Thursday, March 23, 2006

A radical proposal: body donors for drug testing

As you probably know, at the beginning of this week there was a clinical trial that ended badly.

An antibody called TGN1412, from a Biotech called TeGenero was tested on six healthy men. All of them fell very ill. At this moment, it is not clear if the violent reaction that the biological induced in the volunteers was due to a contaminated batch or to the drug itself. The drug, an anti CD28, was thought to be useful to treat leukaemias and rheumatoid arthritis. Although some experts say that such a violent reaction is not something totally unexpected, others believe that this effect couldn't be anticipated.

This kind of situation shows us one of the biggest problems of drug research and development. By definition, new drugs may have unforeseen effects. They may not have any therapeutic value, regardless of the hypothesis that fostered the work on them. Moreover, they can even be dangerous because of pleiotropy at the target (i.e., the target is involved in other functions that are needed for maintain health), or they can be harmful because they have off target effects (toxic metabolites, lack of enough selectivity, and many other possibilities). The absolute truth is that there is no reliable way to predict with 100% of certainty what will do a new molecule to humans. There are many ways to reduce the risk: in vivo (animal) tests, in vitro (e.g., cellular), and in silico (e.g., structural alerts). But, in the end, the real "smoke test" will be the first administration in humans. That's why I would like to make a radical (and humble) proposal:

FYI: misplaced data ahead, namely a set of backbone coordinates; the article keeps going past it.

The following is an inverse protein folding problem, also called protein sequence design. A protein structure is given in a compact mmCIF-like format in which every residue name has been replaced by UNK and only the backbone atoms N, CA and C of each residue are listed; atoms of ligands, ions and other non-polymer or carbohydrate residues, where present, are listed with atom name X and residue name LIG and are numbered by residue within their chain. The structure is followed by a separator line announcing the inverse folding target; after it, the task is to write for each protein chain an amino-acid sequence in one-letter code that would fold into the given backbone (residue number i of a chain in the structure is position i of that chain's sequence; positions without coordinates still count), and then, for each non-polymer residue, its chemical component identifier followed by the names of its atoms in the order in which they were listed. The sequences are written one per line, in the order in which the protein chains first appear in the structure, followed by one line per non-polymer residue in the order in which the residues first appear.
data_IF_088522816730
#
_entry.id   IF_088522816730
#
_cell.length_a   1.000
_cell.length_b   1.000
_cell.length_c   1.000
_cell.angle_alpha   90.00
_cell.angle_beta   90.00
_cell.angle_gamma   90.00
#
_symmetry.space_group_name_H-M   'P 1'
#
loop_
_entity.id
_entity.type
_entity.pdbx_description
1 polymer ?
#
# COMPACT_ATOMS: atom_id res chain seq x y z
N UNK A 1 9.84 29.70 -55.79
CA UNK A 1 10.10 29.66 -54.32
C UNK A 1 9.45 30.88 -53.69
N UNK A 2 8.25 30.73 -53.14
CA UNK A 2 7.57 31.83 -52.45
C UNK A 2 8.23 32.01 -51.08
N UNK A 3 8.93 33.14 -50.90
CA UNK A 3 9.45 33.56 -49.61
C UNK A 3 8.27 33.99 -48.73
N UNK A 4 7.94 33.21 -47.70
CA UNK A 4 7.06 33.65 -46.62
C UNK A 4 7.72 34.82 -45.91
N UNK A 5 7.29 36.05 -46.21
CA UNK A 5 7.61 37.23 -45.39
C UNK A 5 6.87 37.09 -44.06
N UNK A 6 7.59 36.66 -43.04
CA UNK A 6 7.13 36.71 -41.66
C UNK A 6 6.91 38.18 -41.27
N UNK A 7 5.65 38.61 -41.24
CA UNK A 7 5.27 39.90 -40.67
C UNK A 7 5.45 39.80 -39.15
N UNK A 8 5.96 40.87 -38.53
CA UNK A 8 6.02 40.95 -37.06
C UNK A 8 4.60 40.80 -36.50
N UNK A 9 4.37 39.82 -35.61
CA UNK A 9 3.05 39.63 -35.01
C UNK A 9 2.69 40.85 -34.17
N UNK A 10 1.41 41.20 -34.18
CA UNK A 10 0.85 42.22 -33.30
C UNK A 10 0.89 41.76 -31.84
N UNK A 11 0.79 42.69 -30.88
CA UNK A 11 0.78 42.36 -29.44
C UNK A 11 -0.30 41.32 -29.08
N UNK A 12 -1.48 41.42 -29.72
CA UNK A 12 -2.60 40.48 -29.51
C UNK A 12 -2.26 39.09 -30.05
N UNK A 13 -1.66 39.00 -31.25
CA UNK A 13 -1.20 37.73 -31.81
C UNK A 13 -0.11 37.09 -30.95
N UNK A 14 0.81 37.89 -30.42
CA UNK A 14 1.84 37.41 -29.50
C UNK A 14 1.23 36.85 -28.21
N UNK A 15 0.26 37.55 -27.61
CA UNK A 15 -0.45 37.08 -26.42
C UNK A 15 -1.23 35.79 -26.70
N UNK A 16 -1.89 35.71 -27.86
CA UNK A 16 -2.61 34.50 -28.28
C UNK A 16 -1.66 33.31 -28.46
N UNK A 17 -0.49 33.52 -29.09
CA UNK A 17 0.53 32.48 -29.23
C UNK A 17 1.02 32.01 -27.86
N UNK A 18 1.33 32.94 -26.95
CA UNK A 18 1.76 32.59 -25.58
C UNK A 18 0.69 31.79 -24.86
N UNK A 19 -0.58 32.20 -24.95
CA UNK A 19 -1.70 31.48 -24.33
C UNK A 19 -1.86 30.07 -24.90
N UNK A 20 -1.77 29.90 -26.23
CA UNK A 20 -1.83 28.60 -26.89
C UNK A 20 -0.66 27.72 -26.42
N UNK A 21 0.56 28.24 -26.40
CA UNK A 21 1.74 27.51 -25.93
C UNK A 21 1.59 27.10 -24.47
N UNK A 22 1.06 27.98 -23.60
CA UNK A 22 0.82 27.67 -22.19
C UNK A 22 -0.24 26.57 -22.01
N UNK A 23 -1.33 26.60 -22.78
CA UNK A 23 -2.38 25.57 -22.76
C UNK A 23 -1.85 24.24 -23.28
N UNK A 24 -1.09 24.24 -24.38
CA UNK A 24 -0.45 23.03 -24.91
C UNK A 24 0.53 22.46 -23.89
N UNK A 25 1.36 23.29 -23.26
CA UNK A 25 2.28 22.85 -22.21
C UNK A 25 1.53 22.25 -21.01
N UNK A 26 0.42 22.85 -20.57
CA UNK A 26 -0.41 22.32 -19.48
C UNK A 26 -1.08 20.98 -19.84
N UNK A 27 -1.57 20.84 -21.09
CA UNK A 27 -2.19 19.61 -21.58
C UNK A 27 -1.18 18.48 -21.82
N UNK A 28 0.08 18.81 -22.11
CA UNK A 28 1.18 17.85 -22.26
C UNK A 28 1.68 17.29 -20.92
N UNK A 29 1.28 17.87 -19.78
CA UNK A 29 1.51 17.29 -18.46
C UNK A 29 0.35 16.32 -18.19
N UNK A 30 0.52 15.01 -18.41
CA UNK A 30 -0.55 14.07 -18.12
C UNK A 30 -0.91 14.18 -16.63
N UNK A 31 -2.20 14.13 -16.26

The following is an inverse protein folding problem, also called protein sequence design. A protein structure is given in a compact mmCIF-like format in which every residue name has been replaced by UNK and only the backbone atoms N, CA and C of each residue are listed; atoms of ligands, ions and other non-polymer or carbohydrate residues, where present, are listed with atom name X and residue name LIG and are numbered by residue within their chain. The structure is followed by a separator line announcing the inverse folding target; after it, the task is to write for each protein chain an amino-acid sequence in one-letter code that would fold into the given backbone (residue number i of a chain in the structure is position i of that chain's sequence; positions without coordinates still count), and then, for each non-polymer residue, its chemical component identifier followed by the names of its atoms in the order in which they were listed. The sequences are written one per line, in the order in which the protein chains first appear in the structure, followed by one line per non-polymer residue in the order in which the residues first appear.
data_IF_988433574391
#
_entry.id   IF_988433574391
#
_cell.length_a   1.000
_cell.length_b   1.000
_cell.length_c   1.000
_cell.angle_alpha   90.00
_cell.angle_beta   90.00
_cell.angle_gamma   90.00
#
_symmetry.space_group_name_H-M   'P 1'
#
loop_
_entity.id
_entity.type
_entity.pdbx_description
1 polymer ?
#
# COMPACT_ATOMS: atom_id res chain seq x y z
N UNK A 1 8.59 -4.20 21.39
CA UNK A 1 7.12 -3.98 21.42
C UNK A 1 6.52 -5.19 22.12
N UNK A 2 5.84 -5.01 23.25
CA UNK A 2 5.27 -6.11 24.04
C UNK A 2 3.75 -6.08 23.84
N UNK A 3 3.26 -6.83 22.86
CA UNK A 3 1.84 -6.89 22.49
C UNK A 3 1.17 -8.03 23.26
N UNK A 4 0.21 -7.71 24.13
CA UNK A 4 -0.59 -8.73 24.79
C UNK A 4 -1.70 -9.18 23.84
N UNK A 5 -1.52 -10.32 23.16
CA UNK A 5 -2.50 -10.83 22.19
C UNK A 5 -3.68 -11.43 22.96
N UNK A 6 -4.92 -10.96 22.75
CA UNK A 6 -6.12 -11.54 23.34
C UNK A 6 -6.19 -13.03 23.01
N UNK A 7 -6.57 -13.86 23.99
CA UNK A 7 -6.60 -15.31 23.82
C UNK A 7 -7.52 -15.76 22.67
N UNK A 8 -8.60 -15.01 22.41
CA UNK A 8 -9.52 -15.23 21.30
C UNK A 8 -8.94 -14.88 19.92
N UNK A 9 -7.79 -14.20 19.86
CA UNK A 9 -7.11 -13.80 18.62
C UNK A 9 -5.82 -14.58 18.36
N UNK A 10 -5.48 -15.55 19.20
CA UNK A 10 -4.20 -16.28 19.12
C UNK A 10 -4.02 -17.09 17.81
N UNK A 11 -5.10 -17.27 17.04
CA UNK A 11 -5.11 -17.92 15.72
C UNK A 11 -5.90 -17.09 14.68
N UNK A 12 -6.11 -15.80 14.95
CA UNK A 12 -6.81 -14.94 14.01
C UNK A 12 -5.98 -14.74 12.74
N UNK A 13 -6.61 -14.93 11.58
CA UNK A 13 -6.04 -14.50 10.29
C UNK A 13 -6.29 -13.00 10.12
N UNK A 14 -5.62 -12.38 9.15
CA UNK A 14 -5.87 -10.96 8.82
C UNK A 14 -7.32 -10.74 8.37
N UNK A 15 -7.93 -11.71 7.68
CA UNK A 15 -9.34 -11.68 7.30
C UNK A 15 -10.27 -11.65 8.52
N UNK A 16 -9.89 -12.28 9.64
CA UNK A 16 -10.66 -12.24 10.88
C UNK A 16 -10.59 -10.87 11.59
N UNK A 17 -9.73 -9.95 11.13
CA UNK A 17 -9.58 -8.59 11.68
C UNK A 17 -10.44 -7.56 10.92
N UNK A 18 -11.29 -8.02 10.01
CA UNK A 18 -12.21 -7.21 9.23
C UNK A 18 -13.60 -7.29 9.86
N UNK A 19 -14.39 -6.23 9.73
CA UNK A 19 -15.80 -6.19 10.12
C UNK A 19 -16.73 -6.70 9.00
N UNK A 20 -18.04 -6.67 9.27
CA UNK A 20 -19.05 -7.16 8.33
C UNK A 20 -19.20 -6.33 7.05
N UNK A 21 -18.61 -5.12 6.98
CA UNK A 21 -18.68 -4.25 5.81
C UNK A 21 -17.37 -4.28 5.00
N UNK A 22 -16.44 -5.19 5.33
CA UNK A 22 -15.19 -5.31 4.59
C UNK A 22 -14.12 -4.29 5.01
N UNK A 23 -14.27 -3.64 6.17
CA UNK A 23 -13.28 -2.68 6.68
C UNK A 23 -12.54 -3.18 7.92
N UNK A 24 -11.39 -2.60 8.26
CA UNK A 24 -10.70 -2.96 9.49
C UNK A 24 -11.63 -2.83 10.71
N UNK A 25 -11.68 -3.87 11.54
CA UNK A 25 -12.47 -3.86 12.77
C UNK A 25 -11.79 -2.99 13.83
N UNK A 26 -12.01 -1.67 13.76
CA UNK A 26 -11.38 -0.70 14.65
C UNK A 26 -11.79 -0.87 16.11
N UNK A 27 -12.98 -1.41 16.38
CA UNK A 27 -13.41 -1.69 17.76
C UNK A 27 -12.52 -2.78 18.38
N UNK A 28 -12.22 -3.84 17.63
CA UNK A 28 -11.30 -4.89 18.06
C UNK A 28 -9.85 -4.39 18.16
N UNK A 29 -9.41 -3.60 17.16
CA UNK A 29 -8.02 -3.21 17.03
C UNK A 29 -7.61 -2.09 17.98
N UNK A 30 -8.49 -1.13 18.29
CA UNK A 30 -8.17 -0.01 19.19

Les't enroll body donors to make the First In Man drug development step

What do I mean? As there are donors for organ transplant, there could be body donors. A body donor would be a person that, in case of brain death, would allow to assay innovative drugs in their artificially sustained body. The person would be no longer there. His brain would be dead, but the rest of his body would be kept alive for a while to make possible studies that would be too risky to perform in living humans. I regard this solution as technically possible and ethically acceptable.


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